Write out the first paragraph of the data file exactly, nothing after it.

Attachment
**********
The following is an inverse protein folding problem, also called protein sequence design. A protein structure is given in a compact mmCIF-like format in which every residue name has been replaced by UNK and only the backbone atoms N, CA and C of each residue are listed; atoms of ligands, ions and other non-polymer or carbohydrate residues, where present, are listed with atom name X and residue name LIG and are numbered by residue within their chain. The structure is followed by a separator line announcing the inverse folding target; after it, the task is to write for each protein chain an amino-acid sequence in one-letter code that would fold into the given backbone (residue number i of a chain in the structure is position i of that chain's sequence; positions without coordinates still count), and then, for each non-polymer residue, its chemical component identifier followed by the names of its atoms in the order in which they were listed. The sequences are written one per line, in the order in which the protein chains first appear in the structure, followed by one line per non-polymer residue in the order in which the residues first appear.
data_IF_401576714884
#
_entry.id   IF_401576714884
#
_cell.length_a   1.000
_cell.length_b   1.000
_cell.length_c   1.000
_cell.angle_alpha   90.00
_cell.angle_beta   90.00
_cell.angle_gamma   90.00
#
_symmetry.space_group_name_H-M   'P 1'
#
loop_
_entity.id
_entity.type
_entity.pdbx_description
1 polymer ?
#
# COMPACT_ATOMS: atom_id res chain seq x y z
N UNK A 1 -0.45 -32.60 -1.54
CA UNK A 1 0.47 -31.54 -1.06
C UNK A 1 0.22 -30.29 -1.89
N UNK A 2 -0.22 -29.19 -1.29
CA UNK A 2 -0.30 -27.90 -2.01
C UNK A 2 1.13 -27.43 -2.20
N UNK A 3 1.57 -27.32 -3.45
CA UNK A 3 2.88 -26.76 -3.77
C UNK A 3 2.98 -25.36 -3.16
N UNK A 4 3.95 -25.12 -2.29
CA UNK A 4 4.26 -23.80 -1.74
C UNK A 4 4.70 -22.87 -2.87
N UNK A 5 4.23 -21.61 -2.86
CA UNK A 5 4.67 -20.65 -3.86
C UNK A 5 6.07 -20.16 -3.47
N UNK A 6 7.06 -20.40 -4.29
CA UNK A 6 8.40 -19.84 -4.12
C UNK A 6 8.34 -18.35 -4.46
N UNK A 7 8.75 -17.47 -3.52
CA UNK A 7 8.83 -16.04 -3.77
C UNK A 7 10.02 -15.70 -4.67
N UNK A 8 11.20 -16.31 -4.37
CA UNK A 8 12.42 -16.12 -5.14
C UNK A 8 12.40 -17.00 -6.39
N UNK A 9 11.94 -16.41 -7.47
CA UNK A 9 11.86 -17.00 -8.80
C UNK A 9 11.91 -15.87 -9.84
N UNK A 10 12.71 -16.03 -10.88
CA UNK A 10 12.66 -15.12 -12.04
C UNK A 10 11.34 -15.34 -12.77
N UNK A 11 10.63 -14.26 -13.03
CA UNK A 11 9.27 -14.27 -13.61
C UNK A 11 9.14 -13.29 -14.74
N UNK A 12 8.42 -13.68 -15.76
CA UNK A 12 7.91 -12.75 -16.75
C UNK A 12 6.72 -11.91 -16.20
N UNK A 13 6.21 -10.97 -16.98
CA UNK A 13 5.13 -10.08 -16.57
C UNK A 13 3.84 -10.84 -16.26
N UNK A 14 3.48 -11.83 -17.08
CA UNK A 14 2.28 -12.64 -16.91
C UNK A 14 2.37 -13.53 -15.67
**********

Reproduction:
The following is an inverse protein folding problem, also called protein sequence design. A protein structure is given in a compact mmCIF-like format in which every residue name has been replaced by UNK and only the backbone atoms N, CA and C of each residue are listed; atoms of ligands, ions and other non-polymer or carbohydrate residues, where present, are listed with atom name X and residue name LIG and are numbered by residue within their chain. The structure is followed by a separator line announcing the inverse folding target; after it, the task is to write for each protein chain an amino-acid sequence in one-letter code that would fold into the given backbone (residue number i of a chain in the structure is position i of that chain's sequence; positions without coordinates still count), and then, for each non-polymer residue, its chemical component identifier followed by the names of its atoms in the order in which they were listed. The sequences are written one per line, in the order in which the protein chains first appear in the structure, followed by one line per non-polymer residue in the order in which the residues first appear.